- ③ One approach for reducing renderer startup time is to support a binary representation of internal data structures that can be written to disk. For example, for complex scenes, creating the ray acceleration aggregates may take more time than the initial parsing of the scene file. An alternative is to modify the system to have the capability of dumping out a representation of the acceleration structure and all of the primitives inside it after it is first created. The resulting file could then be subsequently read back into memory much more quickly than rebuilding the data structure from scratch. However, because C++ doesn’t have native support for saving arbitrary objects to disk and then reading them back during a subsequent execution of the program (a capability known as serialization or pickling in other languages), adding this feature effectively requires extending many of the objects in pbrt to support this capability on their own. One additional advantage of this approach is that substantial amounts of computation can be invested in creating high-quality acceleration structures, with the knowledge that this cost doesn’t need to be paid each time the scene is loaded into memory. Implement support for serializing the scene representation and then reusing it across multiple renderings of the scene. How is pbrt’s start-up time (up until when rendering begins) affected? What about overall rendering time?
- ② The material assigned to object instances in pbrt is the current material when the instance was defined inside the pbrtObjectBegin()/pbrtObjectEnd() block. This can be inconvenient if the user wants to use the same geometry multiple times in a scene, giving it a different material. Fix the API and the implementation of the TransformedPrimitive class so that the material assigned to instances is the current material when the instance is instantiated, or, if the user hasn’t set a material, the current material when the instance was created.
- ③ Generalize pbrt’s API for specifying animation; the current implementation only allows the user to provide two transformation matrices, only at the start and end of a fixed time range. For specifying more complex motion, a more flexible approach may be useful. One improvement is to allow the user to specify an arbitrary number of keyframe transformations, each associated with an arbitrary time. More generally, the system could be extended to support transformations that are explicit functions of time. For example, a rotation could be described with an expression of the form Rotate (time * 2 + 1) 0 0 1 to describe a time-varying rotation about the axis. Extend pbrt to support a more general matrix animation scheme, and render images showing results that aren’t possible with the current implementation. What is the performance impact of your changes for scenes with animated objects that don’t need the generality of your improvements?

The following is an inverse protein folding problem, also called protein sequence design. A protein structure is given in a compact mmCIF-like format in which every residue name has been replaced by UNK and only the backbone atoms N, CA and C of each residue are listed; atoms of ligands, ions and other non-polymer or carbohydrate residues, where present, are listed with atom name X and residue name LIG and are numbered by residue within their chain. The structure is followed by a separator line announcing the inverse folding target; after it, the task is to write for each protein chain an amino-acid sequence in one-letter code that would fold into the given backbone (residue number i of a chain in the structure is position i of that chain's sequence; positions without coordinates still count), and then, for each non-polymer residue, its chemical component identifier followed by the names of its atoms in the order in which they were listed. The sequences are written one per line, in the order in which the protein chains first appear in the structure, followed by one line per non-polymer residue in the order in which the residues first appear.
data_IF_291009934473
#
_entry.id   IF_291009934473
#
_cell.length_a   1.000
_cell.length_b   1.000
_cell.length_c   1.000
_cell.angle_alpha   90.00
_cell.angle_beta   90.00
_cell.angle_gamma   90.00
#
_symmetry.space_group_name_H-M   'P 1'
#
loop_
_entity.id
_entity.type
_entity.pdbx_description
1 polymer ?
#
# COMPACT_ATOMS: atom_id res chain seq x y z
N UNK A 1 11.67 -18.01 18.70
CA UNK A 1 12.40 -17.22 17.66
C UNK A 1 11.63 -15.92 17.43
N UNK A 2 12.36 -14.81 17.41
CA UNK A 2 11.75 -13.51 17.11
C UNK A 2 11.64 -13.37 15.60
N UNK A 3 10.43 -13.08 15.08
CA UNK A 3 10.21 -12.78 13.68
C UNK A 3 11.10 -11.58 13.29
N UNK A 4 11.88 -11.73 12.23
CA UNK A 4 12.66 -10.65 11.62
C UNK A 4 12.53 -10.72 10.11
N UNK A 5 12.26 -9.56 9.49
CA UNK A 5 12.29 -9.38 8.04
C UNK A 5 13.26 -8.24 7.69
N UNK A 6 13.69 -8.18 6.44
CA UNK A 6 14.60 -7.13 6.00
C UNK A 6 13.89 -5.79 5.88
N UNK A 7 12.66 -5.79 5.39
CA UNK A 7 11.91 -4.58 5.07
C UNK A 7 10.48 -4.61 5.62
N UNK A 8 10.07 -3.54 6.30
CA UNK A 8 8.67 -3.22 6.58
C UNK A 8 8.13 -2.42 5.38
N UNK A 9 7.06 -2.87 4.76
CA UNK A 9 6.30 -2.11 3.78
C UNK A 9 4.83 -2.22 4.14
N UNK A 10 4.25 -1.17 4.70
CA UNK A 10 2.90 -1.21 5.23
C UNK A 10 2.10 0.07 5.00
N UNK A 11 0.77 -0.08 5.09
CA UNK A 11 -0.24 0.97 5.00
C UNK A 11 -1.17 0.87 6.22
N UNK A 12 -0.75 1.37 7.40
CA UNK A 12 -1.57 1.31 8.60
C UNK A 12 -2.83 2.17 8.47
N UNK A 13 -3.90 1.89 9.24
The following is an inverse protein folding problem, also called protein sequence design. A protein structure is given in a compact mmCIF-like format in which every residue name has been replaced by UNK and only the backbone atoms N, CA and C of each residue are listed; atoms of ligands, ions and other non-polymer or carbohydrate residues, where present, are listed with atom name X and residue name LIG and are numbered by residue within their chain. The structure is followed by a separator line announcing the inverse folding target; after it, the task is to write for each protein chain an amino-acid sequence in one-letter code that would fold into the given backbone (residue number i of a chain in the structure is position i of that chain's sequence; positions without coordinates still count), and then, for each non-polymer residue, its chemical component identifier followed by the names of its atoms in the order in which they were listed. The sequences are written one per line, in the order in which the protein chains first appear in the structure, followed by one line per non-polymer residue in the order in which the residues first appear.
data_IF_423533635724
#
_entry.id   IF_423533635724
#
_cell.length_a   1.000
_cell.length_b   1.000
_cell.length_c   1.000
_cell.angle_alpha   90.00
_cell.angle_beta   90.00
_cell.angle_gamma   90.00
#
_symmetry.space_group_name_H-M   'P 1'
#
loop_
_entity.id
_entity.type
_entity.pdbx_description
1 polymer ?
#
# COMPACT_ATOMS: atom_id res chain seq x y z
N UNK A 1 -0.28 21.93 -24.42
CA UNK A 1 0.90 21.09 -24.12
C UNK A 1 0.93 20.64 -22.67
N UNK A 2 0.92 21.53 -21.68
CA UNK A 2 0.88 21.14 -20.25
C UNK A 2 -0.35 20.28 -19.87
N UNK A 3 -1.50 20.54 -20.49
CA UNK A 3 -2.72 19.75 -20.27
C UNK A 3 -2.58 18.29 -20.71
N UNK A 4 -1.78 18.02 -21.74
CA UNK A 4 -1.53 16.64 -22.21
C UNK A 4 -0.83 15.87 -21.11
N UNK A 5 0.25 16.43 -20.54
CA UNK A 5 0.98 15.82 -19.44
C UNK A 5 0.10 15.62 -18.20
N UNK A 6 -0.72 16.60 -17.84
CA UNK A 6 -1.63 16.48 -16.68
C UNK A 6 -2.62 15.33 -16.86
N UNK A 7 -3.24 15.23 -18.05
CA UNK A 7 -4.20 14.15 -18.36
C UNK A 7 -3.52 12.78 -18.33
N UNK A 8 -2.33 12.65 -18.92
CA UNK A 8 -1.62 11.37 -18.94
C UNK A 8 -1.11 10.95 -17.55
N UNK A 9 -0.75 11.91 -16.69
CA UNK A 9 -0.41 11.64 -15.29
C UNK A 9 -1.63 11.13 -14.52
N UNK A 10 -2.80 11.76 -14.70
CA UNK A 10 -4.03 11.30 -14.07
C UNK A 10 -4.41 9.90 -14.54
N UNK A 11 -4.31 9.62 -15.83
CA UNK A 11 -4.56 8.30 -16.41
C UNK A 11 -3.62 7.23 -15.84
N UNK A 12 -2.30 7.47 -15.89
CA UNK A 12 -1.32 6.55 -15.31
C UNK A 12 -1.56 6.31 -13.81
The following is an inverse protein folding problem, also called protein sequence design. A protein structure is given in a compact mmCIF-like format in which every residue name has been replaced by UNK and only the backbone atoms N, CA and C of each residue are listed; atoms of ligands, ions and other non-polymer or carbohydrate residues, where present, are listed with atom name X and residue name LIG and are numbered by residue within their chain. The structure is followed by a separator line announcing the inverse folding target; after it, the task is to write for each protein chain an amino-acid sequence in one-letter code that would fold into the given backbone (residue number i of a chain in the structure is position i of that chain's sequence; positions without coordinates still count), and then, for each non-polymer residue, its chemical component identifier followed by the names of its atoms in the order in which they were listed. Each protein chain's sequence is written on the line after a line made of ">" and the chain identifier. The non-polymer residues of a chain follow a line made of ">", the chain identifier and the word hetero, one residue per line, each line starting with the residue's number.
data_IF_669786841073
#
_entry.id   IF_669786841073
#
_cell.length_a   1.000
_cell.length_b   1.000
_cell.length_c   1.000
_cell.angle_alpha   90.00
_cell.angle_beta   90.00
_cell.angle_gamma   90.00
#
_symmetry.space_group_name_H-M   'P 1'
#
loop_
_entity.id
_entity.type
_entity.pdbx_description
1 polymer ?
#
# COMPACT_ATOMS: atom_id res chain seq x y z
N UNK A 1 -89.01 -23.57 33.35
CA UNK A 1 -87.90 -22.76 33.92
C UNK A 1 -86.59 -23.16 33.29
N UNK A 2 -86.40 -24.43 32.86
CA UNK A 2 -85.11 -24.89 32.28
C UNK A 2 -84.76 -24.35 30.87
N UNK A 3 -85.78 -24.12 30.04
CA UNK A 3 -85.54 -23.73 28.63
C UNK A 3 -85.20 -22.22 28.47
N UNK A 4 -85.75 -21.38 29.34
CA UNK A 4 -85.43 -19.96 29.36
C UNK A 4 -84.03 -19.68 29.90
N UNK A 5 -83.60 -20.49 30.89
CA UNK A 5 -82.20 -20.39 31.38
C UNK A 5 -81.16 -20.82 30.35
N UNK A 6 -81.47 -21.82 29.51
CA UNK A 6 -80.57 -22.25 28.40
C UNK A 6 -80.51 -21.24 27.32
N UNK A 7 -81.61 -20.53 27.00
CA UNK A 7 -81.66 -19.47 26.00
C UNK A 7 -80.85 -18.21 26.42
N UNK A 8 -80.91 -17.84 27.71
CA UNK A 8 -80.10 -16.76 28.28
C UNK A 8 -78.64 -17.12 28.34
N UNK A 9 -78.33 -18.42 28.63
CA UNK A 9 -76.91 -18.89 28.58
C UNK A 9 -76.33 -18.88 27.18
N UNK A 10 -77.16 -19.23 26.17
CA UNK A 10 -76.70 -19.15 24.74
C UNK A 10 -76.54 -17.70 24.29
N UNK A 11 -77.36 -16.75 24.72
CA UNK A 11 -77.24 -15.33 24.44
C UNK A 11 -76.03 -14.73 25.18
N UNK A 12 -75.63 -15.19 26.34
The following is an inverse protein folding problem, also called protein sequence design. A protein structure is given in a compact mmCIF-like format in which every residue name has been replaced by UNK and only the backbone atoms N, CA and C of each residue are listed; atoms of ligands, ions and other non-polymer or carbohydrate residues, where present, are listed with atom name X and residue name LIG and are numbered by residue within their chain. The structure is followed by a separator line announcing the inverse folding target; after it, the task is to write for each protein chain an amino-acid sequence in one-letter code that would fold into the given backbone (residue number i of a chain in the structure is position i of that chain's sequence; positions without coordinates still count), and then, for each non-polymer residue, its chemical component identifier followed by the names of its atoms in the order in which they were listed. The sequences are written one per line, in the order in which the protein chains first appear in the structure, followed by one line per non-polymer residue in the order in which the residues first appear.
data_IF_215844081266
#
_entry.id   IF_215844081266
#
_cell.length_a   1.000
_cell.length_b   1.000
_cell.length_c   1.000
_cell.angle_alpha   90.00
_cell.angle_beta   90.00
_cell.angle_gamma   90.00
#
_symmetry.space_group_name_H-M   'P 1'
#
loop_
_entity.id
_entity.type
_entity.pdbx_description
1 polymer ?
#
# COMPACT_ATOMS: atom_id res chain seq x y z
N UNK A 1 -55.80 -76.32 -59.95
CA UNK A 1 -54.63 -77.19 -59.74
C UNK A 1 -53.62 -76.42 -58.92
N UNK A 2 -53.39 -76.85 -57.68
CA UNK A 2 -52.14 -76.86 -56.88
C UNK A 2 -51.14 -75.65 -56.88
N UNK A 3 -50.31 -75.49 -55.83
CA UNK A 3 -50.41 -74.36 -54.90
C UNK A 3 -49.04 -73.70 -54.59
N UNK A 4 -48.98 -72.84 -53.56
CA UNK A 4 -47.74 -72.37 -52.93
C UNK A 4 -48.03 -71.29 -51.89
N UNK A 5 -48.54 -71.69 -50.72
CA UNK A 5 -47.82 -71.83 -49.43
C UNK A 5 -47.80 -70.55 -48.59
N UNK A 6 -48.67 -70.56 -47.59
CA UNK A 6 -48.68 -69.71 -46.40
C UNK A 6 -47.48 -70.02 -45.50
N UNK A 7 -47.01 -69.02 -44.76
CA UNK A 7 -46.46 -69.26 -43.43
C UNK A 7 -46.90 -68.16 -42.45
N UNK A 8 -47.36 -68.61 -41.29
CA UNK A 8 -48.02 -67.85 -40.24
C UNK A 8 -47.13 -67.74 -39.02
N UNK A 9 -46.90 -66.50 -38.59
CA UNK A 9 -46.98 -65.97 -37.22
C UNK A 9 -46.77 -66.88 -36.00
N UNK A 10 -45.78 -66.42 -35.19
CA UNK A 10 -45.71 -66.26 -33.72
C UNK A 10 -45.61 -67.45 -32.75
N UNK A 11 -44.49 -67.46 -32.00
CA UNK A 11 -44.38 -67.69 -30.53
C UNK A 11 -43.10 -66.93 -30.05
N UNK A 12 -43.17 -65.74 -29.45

- ③ Extend pbrt’s API to have some retained mode semantics so that animated sequences of images can be rendered without needing to respecify the entire scene for each frame. Make sure that it is possible to remove some objects from the scene, add others, modify objects’ materials and transformations from frame to frame, and so on.
- ② In the current implementation, a unique TransformedPrimitive is created for each Shape with an animated transformation. If many shapes have exactly the same animated transformation, this turns out to be a poor choice. Consider the difference between a million-triangle mesh with an animated transformation versus a million independent triangles, all of which happen to have the same animated transformation. In the first case, all of the triangles in the mesh are stored in a single instance of a TransformedPrimitive with an animated transformation. If a ray intersects the conservative bounding box that encompasses all of the object’s motion over the frame time, then it is transformed to the mesh’s object space according to the interpolated transformation at the ray’s time. At this point, the intersection computation is no different from the intersection test with a static primitive; the only overhead due to the animation is from the larger bounding box and rays that hit the bounding box but not the animated primitive and the extra computation for matrix interpolation and transforming each ray once, according to its time. In the second case, each triangle is stored in its own TransformedPrimitive, all of which happen to have the same AnimatedTransform. Each instance of TransformedPrimitive will have a large bounding box to encompass each triangle’s motion, giving the acceleration structure a difficult set of inputs to deal with: many primitives with substantially overlapping bounding boxes. The impact on ray–primitive intersection efficiency will be high: the ray will be redundantly transformed many times by what happens to be the same recomputed interpolated transformation, and many intersection tests will be performed due to the large bounding boxes. Overall performance will be much worse than the first case. To address this case, modify the code that implements the pbrt API calls so that if independent shapes are provided with the same animated transformation, they’re all collected into a single acceleration structure with a single animated transformation. What is the performance improvement for the worst case outlined above? Is there an impact for more typical scenes with animated primitives?